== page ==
Joseph joined the two goldfish in our garden pond for a quick dip while we set up the tank. We started the season with six fish, but four floated in May. We buy the 15-centers at Meijer, so high mortality is expected.
We get plenty of birds at the garden pond. They like to perch on the edge of the big pot we turned into a fountain and take a drink. We usually see robins and blue jays.
Then there are the starlings. Starlings are a noisy, messy species introduced from Europe. After we had our new roof put on, a pair introduced themselves to a little spot where a section of roof overhangs another section. They built a nest last year and are back again this year. I can hear them the loudest when using the throne in our master bedroom. The babies’ chirping is kind of cute, so they have been allowed to stay.
Every night this time of year, we hear lots of chirping in the sky overhead. About 500 chimney swifts live in the chimney of the old hospital next door. At dusk they all come in over the course of about half an hour, devouring insects as they go. It’s fun to stand outside from about 8:30 p.m. til pitch dark and watch them dive bomb and shoot into the chimney. It’s a little itchy, though, because they don’t get all the mosquitoes.
We have also been observing woodpeckers lately. Right now there’s a flicker on the maple tree in front of our house. We camped one night at Rose Lake this weekend and watched a downy as I set up the tent and Bob and Addy worked on starting the fire. A couple weeks ago we woke every morning to the loud sound of a woodpecker east of our house. We dropped everything and took a walk one afternoon when we heard it again and found a hole 2 feet high and a foot deep into the side of a red maple a block away. We haven’t seen the bird, but surely it was a pileated. I had only seen one pileated before (they’re as big as a crow and have the Woody Woodpecker red crest) and that one was on a residential street near Ferris (Lukie’s college). Then this week, I spotted one on a stump near the side of US-10 just outside of town. We stopped and rolled the windows down to hear it peck away for awhile. Could it be the same one that drilled into our neighbor’s maple?
We accompanied Bob to Big Rapids for his church council executive meeting on Tuesday. We stopped for ice cream afterward where Addy and a little girl watched some sort of green caterpillar crawl up Addy’s arm. Once it reached her neck (sorry, a little gross to me) I offered that we could take it home. She put it in a jar with a twig and some leaves. I figured it would die. This morning when we came down for breakfast she couldn’t find it. Dead, I assumed. Nope. It had spun a cocoon under a leaf. Addy is looking forward to a moth emerging. We’ll see. Another cool site: What is this caterpillar? http://www.whatsthiscaterpillar.co.uk/america/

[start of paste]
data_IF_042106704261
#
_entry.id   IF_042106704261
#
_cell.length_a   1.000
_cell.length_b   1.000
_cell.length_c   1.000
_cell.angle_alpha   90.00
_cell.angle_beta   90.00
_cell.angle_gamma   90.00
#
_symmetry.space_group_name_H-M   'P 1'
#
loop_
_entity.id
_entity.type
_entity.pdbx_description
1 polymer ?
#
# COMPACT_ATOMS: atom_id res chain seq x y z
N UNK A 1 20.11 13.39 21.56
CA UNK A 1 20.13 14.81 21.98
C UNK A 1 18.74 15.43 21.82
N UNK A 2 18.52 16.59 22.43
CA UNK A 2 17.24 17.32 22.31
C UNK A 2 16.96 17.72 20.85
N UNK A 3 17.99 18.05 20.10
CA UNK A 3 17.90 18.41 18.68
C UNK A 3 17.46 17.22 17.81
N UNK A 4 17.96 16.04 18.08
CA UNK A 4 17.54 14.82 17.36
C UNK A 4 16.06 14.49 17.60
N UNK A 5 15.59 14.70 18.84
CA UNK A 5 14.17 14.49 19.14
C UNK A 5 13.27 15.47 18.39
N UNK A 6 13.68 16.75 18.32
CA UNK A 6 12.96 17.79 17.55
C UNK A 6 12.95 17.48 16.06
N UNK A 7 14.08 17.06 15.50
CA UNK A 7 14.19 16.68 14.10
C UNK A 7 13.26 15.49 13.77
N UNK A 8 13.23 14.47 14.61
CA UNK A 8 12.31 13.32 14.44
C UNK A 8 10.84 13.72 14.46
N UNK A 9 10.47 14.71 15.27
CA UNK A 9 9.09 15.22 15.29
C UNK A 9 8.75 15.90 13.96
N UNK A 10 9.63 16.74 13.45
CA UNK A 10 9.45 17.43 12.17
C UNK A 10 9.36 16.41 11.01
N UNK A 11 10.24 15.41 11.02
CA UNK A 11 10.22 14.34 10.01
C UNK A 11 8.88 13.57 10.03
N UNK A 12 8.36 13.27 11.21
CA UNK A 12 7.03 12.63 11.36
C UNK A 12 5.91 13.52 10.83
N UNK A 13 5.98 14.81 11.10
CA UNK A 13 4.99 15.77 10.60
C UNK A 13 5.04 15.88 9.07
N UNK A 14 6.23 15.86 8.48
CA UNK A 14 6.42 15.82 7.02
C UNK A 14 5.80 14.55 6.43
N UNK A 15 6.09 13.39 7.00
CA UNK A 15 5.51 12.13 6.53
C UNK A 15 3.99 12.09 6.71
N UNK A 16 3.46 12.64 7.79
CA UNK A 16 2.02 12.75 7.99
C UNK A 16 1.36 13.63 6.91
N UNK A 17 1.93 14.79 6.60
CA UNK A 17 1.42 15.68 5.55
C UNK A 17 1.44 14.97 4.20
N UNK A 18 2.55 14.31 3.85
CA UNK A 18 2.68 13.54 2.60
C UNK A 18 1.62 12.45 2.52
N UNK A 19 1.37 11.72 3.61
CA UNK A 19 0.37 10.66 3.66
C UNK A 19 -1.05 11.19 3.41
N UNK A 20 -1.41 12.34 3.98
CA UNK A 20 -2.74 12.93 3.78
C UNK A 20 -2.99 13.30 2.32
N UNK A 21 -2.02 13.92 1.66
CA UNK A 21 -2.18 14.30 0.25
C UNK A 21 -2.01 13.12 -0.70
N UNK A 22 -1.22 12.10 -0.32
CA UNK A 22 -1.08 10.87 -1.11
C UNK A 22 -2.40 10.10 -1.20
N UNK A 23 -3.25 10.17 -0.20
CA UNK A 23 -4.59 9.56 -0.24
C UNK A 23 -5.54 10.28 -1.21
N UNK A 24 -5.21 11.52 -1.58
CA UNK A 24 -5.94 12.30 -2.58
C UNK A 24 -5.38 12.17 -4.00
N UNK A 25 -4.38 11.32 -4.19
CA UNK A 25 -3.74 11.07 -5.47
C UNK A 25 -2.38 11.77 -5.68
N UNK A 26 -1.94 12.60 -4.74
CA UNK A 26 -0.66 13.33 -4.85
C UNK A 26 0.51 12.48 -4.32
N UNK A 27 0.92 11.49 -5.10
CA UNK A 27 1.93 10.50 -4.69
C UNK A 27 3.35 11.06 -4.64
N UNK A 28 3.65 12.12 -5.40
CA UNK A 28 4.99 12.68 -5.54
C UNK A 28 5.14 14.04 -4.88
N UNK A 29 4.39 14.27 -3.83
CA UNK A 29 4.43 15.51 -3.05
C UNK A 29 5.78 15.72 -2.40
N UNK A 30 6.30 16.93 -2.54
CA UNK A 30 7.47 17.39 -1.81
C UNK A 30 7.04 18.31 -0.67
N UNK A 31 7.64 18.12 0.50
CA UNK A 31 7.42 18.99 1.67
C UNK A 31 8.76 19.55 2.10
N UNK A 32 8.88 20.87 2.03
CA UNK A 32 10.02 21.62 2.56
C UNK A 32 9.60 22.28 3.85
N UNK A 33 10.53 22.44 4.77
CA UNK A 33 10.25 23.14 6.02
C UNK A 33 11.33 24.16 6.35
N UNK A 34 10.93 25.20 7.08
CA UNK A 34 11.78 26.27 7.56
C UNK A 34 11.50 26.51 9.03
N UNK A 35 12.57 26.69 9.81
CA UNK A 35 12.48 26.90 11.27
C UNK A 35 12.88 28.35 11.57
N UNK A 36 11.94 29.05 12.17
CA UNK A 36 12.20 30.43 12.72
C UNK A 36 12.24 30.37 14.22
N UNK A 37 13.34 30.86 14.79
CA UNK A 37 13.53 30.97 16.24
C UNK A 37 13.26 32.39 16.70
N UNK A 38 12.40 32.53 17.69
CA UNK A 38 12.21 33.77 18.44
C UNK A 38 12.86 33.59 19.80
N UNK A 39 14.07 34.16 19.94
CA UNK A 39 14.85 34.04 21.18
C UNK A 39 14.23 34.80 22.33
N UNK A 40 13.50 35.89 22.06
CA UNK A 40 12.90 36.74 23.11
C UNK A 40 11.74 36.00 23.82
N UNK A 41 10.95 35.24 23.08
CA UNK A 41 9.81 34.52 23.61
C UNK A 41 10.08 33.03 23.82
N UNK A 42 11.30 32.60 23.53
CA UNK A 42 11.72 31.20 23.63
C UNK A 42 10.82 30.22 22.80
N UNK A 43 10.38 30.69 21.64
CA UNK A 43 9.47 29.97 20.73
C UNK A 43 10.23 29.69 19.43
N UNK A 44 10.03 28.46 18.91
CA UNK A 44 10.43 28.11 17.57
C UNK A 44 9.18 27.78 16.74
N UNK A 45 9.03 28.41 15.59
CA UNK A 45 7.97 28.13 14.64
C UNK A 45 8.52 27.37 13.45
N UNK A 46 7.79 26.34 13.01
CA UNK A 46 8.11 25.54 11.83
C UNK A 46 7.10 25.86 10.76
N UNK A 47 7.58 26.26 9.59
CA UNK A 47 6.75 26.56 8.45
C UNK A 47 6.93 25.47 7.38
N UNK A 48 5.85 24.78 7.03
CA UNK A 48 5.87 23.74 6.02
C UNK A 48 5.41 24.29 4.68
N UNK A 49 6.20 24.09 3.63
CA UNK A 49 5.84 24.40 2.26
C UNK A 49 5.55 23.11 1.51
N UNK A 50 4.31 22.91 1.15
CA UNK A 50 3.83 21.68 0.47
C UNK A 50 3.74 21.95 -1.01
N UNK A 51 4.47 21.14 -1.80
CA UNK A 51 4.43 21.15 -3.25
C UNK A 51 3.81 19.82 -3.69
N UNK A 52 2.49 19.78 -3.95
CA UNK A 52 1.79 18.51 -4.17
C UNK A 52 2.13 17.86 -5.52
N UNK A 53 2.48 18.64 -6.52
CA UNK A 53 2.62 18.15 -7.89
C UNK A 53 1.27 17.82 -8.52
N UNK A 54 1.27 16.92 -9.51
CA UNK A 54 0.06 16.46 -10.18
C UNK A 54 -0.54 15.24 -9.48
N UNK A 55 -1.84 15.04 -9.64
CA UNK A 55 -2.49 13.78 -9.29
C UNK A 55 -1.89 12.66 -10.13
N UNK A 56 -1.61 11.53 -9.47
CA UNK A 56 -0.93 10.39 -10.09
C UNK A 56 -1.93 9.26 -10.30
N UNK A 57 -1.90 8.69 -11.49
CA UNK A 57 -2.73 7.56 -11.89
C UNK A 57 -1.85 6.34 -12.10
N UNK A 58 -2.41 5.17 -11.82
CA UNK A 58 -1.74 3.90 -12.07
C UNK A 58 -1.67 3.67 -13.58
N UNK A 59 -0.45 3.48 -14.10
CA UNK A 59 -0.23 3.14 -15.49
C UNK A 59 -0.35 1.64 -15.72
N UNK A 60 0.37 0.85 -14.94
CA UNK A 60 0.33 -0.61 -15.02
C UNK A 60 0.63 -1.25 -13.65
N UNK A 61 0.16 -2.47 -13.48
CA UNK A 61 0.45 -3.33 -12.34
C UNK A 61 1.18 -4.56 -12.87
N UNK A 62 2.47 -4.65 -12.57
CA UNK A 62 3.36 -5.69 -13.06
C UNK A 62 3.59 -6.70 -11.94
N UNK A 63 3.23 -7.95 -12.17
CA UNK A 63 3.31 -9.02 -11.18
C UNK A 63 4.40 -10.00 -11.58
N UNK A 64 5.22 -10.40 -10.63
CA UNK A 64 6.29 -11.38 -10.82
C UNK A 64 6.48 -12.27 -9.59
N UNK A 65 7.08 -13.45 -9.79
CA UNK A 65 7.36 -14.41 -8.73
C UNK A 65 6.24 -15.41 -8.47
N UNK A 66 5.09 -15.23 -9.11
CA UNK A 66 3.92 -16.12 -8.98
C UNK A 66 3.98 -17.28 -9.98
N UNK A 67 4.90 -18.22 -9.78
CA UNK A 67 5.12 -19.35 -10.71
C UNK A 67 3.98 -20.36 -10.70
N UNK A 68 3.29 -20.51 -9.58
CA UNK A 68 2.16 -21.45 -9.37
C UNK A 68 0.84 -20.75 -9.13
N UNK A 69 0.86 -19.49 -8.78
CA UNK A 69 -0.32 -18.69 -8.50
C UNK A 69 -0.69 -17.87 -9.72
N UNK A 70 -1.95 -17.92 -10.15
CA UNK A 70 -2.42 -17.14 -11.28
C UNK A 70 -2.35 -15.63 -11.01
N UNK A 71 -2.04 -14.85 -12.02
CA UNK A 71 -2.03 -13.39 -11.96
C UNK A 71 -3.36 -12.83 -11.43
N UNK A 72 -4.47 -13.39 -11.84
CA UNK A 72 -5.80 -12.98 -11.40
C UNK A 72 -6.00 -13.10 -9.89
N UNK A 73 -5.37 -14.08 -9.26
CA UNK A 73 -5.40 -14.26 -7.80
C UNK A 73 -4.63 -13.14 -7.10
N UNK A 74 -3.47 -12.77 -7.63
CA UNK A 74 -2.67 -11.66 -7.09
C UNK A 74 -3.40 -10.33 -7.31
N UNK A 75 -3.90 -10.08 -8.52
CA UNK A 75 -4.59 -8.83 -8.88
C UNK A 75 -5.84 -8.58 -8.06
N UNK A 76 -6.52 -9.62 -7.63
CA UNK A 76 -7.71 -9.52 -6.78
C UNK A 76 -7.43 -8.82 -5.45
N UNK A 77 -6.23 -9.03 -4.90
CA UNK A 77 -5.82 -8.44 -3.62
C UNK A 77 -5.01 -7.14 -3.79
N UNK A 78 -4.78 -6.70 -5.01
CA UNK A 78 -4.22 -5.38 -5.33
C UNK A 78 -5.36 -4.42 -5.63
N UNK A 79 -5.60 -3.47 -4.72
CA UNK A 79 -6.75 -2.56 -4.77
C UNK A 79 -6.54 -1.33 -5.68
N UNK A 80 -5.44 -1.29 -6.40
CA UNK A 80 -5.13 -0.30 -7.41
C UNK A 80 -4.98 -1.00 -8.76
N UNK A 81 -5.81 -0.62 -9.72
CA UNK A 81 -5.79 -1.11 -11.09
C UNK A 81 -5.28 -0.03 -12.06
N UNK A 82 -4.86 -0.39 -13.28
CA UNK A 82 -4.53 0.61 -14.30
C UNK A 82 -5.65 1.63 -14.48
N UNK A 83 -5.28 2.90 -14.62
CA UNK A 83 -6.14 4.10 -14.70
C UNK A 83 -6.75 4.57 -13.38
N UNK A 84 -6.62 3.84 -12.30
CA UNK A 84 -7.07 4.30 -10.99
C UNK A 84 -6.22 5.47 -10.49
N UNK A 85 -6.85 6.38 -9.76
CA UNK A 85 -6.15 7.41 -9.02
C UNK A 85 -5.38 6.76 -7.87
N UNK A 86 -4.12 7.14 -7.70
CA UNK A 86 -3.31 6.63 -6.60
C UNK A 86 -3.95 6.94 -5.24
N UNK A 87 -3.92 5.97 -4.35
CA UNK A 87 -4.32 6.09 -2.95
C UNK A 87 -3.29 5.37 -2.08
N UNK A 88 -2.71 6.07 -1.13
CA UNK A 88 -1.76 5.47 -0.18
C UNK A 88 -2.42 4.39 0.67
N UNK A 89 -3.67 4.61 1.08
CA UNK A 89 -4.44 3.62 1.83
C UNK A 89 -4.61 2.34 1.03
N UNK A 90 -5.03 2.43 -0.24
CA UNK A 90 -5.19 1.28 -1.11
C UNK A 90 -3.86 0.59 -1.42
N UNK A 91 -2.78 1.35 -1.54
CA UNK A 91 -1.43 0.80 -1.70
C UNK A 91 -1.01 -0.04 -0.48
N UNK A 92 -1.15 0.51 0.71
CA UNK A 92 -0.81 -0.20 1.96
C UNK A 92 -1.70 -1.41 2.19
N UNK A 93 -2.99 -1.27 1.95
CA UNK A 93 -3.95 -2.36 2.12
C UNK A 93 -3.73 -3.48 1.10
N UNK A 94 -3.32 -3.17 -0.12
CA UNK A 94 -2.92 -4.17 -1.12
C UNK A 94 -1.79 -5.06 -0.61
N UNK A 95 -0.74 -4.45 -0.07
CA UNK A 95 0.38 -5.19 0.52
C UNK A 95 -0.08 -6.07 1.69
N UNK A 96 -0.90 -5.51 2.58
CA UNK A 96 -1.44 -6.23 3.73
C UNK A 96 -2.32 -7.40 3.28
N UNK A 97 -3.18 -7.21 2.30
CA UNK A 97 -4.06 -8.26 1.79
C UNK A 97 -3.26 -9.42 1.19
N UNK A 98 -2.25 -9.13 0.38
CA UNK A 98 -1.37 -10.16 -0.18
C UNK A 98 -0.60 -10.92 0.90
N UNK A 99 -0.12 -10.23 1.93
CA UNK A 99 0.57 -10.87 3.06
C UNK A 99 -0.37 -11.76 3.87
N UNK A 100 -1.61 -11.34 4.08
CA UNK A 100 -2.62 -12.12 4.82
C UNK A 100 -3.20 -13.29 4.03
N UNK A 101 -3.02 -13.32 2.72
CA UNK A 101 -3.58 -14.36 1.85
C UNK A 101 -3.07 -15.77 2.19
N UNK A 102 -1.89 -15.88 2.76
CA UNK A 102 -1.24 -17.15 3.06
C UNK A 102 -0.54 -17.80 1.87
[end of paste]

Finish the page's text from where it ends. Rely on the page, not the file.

So with our pool still empty (except for some dark water and aquatic insects in the deep end), yesterday I suggested a trip to Cadillac to run some errands and then swim in Lake Cadillac. I was hot from planting annuals out front and the girls are always game to get wet. By the time Bob got home from work, we loaded up the car, then ran all our errands, it was 7 p.m. and it got mighty windy and a little cloudy at the beach. Since it was also hot, it seemed like one of those tornado’s-a-brewin’ days. Some drops of warm rain fell and I was about to rush Addy out of the water, but Bob reminded me that as long as she didn’t mind the light rain and there was no lightning, we were fine. The rain stopped, but the waves were choppy from the wind. Bob, Dori and I waded in the water while Addy swam.
I turned toward the shore and noticed a big dark spot in the water. I asked Bob to check it out. I didn’t remember a huge rock at this beach, and if a big log were rolling around in the water I thought we should remove it for the kids’ safety. He waded over and stared at it awhile before declaring, “It’s a school of fish!” I didn’t think it was possible. It was almost a solid mass, about 5 feet long and 2 feet deep and wide. The edges were wavy, so it was surely a huge mess of seaweed. But nope. We saw a very big fish swimming around the mass in circles. It was at least two feet long, nice and broad. Finally convinced that this could possibly be fish, I called Addy over. Bob went to the van to get Addy’s butterfly net (left from the trip to Sunrise Lake the previous week) as Jaws swam around our feet and the school of little fish. We followed the mass and when he came back he scooped the net into the edge of it. He dipped out two dozen little fish. I estimate there were 10,000 in the school.
We slid them into a travel mug (which will never hold my drink again) and drove home. Half are living with Joseph the turtle and half are in the garden pond. If they live, they’ll probably eat the two remaining goldfish. Thanks to a very cool University of Wisconsin fish identification database, http://www.wiscfish.org/fishid/, we found out they are bowfin. Our estimate of thousands of babies was confirmed by what we read online. Up to three females lay their eggs in a mud nest. The male bowfin stays near, swimming around them as eggs and for a few weeks after they hatch. They’re an ancient species from prehistory and have an unusual bladder used for breathing.
We wonder if the odd weather and the big waves brought them to the shore of Lake Cadillac. It was among the coolest things I have ever seen in my life. And yes, we realize a DNR officer would not be thrilled to hear what we’re keeping in our tank and pond.